Jabari Brown Soldiers On 

Oakland High's talented guard enters the maelstrom of elite amateur hoops.

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Handy says the sponsored AAU programs, flush with shoe-company cash, are usually the most predatory and least well-intentioned. "They have the most money," he said. "They can go after the elite kids, all of whom want to play on elite teams, get free shoes, get free gear. Nowadays, AAU is going through a phase where a lot of people say, 'This guy's going to be a really big player, going to play in the NBA, and that's going to be future dollars for me.'"

One of the Soldiers founders, Calvin Andrews, is now senior vice president at a major sports management agency that represents some forty NBA players, including a former Soldier. In 2008 Andrews was suspended from representing NBA players for one year upon allegations that his company had funneled tens of thousands of dollars to college star OJ Mayo, who was briefly a client of Andrews' until the recruitment story broke.

The murkiness surrounding summer ball — on one hand it's a necessary vehicle for a player looking to showcase his talent, and on the other, it introduces players to the more shadowy side of amateur basketball — has led to a complicated set of decisions for the Brown family. "The reason that Jabari's still there is that Jabari wants to be there," explained Fannie Brown, seated in the family's living room. David added: "His take is, 'I know what the Soldiers are all about. I know the good, I know the bad, and the good is that they can put me on the court in the big events where I can be seen.'"

Partly as a result of his performance with the Soldiers, Jabari was offered a spot last year at Findlay Prep, a Las Vegas-area prep school famous as a basketball talent factory. For Brown, it was a golden opportunity for more exposure and top-flight competition, with national television appearances on ESPN and a cross-country schedule. Findlay players regularly land at the nation's best college basketball programs. In its short existence, the team has suited up players from numerous foreign countries including Nigeria, Puerto Rico, Australia, and Croatia. "It will be hard, but something I'm willing to do to make that sacrifice," Brown told a local newspaper last June, three months after winning a state championship with Salesian. "I want to be successful."


Even for Brown, a blue-chip prospect coming off a stellar season, the move to the controversial Findlay was a big jump, both on and off the court. During the 2008-2009 season, while Jabari Brown was leading Salesian to its state championship, Findlay played in eight different states and logged some 30,000 air miles. Findlay Prep was founded and is financed by Cliff Findlay, a Las Vegas automobile tycoon and University of Nevada-Las Vegas athletics booster who started the team as a vanity project of sorts in memory of his late parents. Lacking an actual campus of their own, Brown and his teammates attended class at the nearby Henderson International School, where Cliff Findlay and his cohorts paid each player's $17,000 tuition. While his mother, father, and younger brother remained back home in Oakland, Brown lived with his teammates and an assistant coach in a five-bedroom house outfitted with wireless Internet, cable televisions, and two fully stocked refrigerators. The house, player tuitions, coaches, and nationwide schedule comprise an operation with annual costs into the hundreds of thousands of dollars, a budget only partially offset by a Nike sponsorship.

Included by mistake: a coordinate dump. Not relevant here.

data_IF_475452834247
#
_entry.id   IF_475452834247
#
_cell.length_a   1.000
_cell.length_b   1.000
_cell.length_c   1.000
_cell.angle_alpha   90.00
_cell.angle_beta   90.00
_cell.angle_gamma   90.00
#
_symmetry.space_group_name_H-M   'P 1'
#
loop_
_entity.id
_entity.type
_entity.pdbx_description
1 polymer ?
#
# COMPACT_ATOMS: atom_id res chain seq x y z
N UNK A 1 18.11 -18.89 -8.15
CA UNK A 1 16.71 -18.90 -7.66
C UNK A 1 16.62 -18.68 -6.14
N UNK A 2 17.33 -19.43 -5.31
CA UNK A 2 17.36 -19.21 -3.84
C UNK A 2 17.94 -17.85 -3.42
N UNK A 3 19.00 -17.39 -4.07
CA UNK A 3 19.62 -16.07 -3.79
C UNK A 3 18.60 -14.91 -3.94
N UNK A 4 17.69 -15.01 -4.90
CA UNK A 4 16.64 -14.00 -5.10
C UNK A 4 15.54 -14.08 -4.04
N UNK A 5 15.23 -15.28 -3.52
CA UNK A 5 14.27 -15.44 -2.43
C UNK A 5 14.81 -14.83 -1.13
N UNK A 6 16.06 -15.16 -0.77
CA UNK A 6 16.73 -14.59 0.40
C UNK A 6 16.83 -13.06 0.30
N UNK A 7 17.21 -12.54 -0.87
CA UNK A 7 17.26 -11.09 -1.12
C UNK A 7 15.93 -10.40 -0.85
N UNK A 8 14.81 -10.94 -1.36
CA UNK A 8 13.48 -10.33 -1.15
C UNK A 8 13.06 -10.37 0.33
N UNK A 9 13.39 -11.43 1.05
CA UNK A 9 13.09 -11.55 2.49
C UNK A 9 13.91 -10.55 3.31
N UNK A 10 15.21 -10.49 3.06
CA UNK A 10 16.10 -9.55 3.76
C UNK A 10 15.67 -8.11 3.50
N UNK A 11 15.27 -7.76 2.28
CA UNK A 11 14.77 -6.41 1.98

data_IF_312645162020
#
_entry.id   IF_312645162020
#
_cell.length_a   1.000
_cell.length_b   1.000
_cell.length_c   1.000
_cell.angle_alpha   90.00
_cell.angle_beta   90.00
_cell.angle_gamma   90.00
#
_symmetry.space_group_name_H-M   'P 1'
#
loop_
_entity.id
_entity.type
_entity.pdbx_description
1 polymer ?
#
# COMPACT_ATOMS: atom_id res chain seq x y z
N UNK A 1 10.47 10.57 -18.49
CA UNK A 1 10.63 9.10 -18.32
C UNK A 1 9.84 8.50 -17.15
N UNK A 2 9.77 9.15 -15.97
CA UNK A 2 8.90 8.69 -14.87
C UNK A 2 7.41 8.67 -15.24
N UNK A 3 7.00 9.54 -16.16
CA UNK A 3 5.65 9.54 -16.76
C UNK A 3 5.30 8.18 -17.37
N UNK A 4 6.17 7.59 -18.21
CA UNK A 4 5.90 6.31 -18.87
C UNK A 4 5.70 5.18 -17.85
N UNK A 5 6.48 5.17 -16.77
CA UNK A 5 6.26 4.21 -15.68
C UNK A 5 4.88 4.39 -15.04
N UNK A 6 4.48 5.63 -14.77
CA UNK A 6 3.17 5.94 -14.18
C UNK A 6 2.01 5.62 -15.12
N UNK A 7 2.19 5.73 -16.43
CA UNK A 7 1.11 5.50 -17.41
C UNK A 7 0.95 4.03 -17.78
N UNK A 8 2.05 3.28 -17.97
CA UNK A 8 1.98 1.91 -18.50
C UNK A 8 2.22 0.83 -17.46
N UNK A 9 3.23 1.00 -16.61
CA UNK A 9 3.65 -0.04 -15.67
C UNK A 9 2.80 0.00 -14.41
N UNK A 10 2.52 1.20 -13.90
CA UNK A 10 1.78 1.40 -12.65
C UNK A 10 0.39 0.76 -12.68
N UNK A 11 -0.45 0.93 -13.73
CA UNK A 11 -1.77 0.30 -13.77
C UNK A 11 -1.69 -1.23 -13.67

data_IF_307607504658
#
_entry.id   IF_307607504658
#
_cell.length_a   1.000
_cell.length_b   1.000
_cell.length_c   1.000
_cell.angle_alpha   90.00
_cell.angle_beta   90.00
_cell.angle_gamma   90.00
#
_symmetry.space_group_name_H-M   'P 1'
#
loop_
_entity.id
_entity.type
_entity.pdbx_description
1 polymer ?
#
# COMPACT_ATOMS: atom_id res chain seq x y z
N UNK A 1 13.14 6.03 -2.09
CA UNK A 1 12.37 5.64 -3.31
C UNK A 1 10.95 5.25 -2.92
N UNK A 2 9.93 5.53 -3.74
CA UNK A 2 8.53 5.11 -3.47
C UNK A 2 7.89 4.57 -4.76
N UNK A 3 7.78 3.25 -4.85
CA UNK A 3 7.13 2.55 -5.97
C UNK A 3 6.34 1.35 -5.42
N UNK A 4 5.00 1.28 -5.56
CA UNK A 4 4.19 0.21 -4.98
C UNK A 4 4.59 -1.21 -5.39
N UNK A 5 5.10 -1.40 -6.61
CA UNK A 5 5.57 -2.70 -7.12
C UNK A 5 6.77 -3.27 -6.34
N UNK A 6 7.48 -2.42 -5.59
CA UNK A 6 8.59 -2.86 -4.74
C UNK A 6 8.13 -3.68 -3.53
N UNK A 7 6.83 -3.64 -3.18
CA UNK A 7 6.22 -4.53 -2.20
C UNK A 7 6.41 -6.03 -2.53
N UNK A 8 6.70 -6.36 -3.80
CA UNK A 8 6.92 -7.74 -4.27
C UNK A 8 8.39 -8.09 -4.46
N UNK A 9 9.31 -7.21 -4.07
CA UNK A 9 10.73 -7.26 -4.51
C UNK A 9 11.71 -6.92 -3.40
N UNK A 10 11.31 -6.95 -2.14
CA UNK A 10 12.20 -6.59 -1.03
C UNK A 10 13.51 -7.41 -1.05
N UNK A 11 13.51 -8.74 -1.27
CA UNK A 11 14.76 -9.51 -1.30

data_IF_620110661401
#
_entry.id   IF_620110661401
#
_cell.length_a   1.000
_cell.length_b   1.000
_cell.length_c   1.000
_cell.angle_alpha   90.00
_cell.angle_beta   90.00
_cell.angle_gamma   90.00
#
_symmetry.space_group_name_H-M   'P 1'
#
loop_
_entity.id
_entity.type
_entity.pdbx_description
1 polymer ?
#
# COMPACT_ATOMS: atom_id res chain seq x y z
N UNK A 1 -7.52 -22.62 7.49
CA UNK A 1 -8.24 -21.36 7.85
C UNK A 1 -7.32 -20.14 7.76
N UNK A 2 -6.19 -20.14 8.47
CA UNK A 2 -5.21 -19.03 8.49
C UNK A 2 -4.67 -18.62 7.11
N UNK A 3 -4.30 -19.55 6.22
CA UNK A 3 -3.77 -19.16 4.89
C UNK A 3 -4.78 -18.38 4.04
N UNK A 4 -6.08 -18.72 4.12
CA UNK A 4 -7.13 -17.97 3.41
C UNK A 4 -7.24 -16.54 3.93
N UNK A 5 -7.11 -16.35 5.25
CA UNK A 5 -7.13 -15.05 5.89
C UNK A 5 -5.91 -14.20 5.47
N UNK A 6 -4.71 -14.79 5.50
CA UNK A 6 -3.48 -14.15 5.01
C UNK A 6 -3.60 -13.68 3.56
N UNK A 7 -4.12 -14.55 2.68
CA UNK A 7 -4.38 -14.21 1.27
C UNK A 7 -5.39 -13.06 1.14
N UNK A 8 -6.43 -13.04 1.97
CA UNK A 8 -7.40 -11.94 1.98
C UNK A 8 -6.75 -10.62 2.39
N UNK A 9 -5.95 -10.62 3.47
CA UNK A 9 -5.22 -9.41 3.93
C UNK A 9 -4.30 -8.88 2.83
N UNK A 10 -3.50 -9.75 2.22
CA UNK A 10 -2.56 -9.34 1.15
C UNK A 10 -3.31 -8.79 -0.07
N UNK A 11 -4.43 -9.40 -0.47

It's paid off, as the Findlay Pilots have won two straight ESPN RISE National High School Invitationals, an end-of-season tournament widely regarded as a de facto national championship. It's also garnered the program a substantial amount of criticism, but head coach Michael Peck is unapologetic. "The last time I checked, this is America," he said. "Kids and parents have the right, if they don't feel comfortable or don't like the public school they're geared toward, to go somewhere else. Our program offers a great opportunity for development and exposure. It's not about our program or our school. It's about the kids. People are always going to be hating on it and that's fine, I can't control it. All I know is what we're doing is good for us."

For a while, Jabari seemed to be doing well at Findlay. He continued to succeed in the classroom, and, as the Pilots began the 2009-2010 season ranked first in the nation, Brown averaged 16.8 points per game, good for second on the star-studded team. But the pressure was intense and midway through the season things began to deteriorate. The death of a cousin and close friend — in addition to an ailing terminally ill grandmother — hit Brown especially hard living away from his family. Meanwhile, on the court, Brown and his coaches disagreed over his commitment to defense and hustle and Brown saw his playing time abruptly decrease. Brown felt like he was ramping up his effort level as Peck and the other coaches requested but they didn't find it satisfactory, even though Peck said he still regrets Brown's departure. Brown says he approached the coaches multiple times to find a solution, but to no avail. "You wonder why you don't play!" Peck yelled at Brown in a timeout during one game, which was caught in an online documentary that chronicled the team's season. Brown raised his eyebrows and palms apologetically and opened his mouth to speak. "Don't give me excuses!" Peck screamed, and pointed Brown toward the bench. Just after the new year, Brown packed his bags and left Findlay. He enrolled at Oakland High, his local public school where his younger brother Jamil Brown plays basketball.

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